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For more information on Giving Blood, including the ability to make appointments online as well as more amazing stories about the lives that have been saved, you just need to click here.


Here's an idea - Find out where your next and nearest session is and take some people with you? Get together in a little group - take a mate, take a couple of mates, get your work colleagues together and go and donate and then go out for dinner afterwards (although no alcohol, yeah?) . What better excuse to have a massive burger/pizza/curry/[insert favourite food] than that you've just given blood and need to "keep your blood sugar up."?

15 comments:

  1. While I 100% support giving blood and commend you for doing it and think more people should, I'm afraid you're wrong about there not being many reasons to not give blood. There's quite a long list of restrictions. Gay men who've had sex in the last year, anyone who's had a tattoo recently, anyone who's been to certain parts of the world recently (or had sex with someone from certain parts of the world), not to mention all the various illnesses they don't like donors to have. I'll admit when I was young I was glad that getting a tattoo and then going to Egypt gave me an excuse because I wasn't a fan of needles, but when I was diagnosed with lupus I was really mad that it meant I couldn't give blood because I'd realised it was something I really wanted to do.

    But thank you for evangelising because I too know people who wouldn't be alive without blood transfusions and I am so grateful that people like you keep on giving.

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    1. Sorry, I think in my overzealousness to publish I probably didn't explain myself. The very fact that there are so many reasons that people can't give blood is what makes it so important that if you can you DO give blood.

      Some of my breaks have been down to getting tattoos although thankfully the restrictions have been lifted slightly and you only need to wait 4 months before donating. And now as long as your acupuncture has been performed by an NHS practitioner there aren't any restrictions on donating.

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  2. Love this post - I've given almost as many donations as you and it's something I'm really passionate about. I get annoyed if I have a cold or something near my donation date and have to cancel the appointment! It annoys me too when people make excuses for why they can't do it - if your medical history means you can't, I understand (and you don't have to explain why) but if you're healthy, go! Would you accept a blood transfusion if you needed it? Yes? Then I really feel you should be willing to donate, too! I've also found that in my donation sessions most people seem to be 40+ - where are all the younger people?!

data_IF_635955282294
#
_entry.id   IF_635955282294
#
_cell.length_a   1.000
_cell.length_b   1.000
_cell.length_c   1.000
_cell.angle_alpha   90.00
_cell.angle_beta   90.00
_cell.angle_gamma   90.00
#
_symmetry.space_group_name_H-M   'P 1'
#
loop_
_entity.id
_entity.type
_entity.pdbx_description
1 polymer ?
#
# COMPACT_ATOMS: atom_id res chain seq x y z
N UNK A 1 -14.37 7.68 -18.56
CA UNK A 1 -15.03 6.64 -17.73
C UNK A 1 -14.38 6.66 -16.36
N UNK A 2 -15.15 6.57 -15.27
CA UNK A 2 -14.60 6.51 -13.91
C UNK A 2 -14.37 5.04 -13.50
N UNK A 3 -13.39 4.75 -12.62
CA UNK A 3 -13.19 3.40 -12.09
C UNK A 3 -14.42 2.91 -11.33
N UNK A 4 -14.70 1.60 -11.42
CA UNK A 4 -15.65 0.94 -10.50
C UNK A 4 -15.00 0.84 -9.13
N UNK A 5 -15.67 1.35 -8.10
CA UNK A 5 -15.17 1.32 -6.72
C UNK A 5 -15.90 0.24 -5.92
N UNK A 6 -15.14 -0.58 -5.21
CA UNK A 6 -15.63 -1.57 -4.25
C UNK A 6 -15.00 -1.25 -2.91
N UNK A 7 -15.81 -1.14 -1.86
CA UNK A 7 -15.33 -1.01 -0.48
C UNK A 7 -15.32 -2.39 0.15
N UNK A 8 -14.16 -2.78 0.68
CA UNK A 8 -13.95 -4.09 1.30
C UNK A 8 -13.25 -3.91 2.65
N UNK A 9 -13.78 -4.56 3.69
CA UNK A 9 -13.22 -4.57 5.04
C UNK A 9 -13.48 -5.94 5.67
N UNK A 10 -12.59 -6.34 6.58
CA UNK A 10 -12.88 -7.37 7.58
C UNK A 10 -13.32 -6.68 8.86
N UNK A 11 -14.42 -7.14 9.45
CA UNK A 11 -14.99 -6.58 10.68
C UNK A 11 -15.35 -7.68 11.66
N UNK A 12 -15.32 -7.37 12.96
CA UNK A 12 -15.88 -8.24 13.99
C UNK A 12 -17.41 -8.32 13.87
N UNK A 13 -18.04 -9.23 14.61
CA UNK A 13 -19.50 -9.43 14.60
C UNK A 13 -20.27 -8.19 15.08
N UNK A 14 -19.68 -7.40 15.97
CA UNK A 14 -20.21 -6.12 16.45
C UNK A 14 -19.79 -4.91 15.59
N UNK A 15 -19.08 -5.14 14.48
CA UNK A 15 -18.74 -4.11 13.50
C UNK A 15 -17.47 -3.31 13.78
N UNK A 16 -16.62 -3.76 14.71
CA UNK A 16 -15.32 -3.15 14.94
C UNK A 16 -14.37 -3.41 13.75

And the biscuits are great - tea and biscuits as a reward for spending 10mins lying on a bed? That's fine with me. Saving a life? Brilliant!

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    1. Yes I'm the same about getting frustrated about not being able to go. I was supposed to go earlier in September but was in France and nearly drove myself demented trying to find somewhere I could go to donate! In the end I had to borrow my sister's car to get to my appointment on Friday!

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  3. Keep harping on. I think part of the reason younger people don't go is because there *isn't* someone telling them, or proving to them, just how important and live-saving it is. When people don't feel the guilt for not doing something that as you say, doesn't ask for much from you and can give such essential aid to someone else, they just don't think to do it. I suppose younger people may be less likely to also because they may be less likely to have experienced the direct effect on a friend or relative and in general it's not on their radar; they don't know anyone else who does give blood so it just doesn't even cross their mind to do or not do so. The more conversations filled with awkward silences, the better, I suppose. Hopefully it makes more people think twice.

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    1. I'm definitely harping on at the people I work with. I'm hoping a slight amount of peer pressure and the suggestion of us all going out for dinner might persuade at least a couple of them. I find it ridiculous that out of 8 people who are perfectly able to give blood just in my tiny department there's only me who does it.

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  4. I agree! I started randomly in my 30's and other than a break because of visiting Kenya and Zanzibar and one time when iron level where too low (damn you lady business!) I've been going ever since.